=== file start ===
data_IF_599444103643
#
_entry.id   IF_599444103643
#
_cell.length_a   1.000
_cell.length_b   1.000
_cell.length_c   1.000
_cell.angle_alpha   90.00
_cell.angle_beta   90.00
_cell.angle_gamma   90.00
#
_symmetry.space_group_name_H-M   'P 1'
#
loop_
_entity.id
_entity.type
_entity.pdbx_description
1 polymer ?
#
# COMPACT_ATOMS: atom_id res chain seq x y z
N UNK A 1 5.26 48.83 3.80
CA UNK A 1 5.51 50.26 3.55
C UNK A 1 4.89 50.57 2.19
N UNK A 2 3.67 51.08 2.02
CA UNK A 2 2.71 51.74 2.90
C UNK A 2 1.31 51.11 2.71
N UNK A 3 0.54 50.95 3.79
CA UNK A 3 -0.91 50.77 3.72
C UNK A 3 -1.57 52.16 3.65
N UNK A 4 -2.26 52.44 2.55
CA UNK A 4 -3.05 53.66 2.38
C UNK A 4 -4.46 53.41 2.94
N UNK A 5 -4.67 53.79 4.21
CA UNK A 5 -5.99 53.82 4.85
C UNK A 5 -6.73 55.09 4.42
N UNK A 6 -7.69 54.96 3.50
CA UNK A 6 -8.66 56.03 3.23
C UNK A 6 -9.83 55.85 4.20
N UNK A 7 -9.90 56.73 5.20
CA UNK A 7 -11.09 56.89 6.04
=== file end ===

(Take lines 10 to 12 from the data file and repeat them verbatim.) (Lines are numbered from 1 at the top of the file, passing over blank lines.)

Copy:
_cell.angle_gamma   90.00
#
_symmetry.space_group_name_H-M   'P 1'